In January 1858, Mathew Brady opened a studio on Pennsylvania Avenue, N.W., at the center of Washington's business district, halfway between the White House and the Capitol. Alexander Gardner ran the new business while Brady continued to bring in customers and promote the studio. A practical businessman and progressive photographer, Gardner introduced Brady to the new carte-de-visite camera, which made it easy to produce images in large quantities. Families collected these small, inexpensive portraits in leather-bound albums; to their carte portraits of family and friends, they added portraits of famous men and women, many also photographed by Brady.
In 1861, when the Civil War began, Brady sent his Washington photographers out into the field, in part to acquire portraits of military leaders. Later, both Brady and Gardner claimed credit for photographing the war in all its phases. In fact, countless photographers followed the army, though most were only interested in the profits that came from making portraits for soldiers to send back home.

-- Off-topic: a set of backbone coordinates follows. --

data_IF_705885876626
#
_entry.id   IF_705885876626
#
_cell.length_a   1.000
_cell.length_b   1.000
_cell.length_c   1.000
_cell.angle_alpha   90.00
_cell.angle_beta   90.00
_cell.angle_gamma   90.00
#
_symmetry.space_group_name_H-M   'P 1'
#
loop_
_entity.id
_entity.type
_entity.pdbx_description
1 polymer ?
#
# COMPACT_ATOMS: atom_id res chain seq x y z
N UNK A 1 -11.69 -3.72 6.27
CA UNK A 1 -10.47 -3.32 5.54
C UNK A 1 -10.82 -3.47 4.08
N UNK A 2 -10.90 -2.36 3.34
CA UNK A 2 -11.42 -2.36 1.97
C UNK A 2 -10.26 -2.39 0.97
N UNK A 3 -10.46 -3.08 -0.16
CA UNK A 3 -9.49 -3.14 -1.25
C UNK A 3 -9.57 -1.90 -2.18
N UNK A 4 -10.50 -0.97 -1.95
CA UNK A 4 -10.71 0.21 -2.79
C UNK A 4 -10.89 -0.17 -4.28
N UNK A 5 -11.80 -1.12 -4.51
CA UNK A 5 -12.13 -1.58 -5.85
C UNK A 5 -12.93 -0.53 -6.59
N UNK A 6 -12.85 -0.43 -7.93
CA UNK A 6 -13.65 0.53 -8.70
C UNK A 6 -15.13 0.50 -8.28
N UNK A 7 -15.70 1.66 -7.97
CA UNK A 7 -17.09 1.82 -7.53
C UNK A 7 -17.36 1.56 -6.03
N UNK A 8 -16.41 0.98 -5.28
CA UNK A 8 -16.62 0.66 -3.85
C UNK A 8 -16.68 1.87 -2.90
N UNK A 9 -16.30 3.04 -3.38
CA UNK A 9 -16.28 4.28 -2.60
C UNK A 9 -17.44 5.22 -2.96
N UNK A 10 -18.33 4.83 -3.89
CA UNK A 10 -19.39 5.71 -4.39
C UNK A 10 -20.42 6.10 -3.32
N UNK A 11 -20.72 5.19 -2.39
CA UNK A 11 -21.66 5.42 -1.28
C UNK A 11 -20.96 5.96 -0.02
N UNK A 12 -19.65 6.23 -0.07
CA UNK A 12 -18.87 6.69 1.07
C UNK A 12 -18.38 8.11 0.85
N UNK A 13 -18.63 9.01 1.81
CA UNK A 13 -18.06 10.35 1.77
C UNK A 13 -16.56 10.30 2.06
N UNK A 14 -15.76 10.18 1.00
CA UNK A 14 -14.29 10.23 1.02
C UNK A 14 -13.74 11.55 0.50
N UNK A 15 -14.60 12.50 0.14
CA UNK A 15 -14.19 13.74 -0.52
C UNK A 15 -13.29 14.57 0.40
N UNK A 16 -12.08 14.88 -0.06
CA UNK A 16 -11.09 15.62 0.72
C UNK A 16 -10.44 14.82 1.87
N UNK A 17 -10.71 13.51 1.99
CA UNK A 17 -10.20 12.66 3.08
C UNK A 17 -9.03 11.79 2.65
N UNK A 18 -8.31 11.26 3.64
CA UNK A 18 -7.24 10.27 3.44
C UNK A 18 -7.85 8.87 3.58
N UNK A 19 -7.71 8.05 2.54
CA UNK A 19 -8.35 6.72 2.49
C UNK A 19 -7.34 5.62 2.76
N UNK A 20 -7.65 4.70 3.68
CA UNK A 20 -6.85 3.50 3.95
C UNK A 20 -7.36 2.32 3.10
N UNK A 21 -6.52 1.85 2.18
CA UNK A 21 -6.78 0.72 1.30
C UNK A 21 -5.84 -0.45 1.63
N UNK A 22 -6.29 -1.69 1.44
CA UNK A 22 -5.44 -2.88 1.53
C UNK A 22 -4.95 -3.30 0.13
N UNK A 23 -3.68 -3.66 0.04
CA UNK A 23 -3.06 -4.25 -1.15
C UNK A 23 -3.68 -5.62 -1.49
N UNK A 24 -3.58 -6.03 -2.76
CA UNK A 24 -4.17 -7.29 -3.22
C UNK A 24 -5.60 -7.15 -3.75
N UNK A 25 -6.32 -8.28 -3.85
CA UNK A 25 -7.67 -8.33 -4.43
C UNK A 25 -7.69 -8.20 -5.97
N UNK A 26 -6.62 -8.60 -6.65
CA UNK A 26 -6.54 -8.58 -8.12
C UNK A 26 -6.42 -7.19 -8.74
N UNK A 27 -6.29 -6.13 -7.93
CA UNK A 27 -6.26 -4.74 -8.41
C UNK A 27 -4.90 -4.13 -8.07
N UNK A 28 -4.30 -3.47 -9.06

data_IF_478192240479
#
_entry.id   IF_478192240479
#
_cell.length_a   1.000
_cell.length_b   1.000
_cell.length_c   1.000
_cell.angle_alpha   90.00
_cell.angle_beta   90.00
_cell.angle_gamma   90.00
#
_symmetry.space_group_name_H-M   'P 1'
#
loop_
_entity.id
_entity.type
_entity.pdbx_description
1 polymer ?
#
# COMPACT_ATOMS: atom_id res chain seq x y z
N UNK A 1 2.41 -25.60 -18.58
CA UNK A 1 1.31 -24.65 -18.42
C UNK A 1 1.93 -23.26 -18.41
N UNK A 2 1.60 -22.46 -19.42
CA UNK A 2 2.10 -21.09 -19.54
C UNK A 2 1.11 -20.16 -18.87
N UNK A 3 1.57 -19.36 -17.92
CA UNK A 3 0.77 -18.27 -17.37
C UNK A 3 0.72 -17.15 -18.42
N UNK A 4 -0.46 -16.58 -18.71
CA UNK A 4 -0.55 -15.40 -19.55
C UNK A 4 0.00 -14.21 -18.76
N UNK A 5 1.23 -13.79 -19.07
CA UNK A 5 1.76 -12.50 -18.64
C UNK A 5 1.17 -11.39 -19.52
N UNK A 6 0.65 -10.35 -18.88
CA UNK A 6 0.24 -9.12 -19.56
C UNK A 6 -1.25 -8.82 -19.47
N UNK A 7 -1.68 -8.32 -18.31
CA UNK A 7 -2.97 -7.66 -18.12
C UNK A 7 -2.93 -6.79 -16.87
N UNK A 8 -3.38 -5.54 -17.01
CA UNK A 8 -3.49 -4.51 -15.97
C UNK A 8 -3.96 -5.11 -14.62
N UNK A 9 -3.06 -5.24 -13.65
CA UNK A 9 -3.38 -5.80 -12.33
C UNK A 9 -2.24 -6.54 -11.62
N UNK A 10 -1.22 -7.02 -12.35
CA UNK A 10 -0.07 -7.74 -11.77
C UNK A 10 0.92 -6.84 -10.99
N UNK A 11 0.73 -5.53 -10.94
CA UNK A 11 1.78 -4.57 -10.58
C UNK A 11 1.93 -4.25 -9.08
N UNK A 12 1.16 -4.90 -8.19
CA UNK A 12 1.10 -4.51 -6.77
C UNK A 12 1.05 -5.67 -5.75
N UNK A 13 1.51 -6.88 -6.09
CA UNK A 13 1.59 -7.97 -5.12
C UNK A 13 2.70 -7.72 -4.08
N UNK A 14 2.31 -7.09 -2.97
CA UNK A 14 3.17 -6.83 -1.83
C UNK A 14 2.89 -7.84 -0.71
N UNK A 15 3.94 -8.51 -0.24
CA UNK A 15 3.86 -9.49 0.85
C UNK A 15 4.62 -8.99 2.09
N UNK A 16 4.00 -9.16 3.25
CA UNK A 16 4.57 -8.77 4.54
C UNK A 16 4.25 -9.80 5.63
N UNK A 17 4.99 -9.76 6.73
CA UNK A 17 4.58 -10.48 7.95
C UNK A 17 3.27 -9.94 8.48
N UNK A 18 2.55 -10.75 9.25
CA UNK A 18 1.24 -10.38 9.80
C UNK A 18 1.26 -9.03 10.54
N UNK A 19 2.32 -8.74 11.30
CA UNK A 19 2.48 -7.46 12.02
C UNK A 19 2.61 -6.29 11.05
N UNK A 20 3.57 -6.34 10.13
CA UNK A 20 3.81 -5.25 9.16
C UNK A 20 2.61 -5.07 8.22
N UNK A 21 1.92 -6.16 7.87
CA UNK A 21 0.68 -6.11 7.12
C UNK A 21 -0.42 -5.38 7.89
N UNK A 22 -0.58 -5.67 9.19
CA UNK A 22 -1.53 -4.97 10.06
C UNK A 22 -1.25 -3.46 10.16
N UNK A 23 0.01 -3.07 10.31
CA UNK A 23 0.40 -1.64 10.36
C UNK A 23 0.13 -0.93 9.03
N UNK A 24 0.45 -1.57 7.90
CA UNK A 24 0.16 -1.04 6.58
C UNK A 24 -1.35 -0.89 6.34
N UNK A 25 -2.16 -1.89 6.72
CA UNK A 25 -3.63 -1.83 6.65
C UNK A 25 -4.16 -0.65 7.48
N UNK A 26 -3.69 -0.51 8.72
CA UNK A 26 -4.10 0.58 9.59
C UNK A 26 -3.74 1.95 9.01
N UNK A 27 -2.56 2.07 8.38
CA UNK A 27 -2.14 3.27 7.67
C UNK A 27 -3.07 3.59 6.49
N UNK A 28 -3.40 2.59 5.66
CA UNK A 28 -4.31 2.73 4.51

Brady supported his war work by selling negatives of war images and celebrity cartes de visite to the E. & H. T. Anthony Company in exchange for cameras and supplies. For many years, the Anthonys published and sold Brady's portraits and war views, in series such as "Incidents of the War," and "Brady's Album Gallery." Brady also continued to profit from these historic photographs, selling another set of negatives to the United States government in 1875, and keeping a collection of portraits on view in his gallery until the end of his life. At the turn of the century, the Anthony company sold Brady's negatives to Frederick Hill Meserve, a Lincoln expert and amateur historian. In 1981, when Meserve's family finally put his collection up for sale, the National Portrait Gallery acquired more than five thousand negatives for the Smithsonian Institution.
2. Philip Henry Sheridan/Mathew Brady Studio
3. Joseph Hooker/Mathew Brady Studio
4. Sherman and his Generals/Mathew Brady Studio
5. Rose Greenhow and her daughter/Mathtew Brady Studio
6. Robert E. Lee/Mathew Brady Studio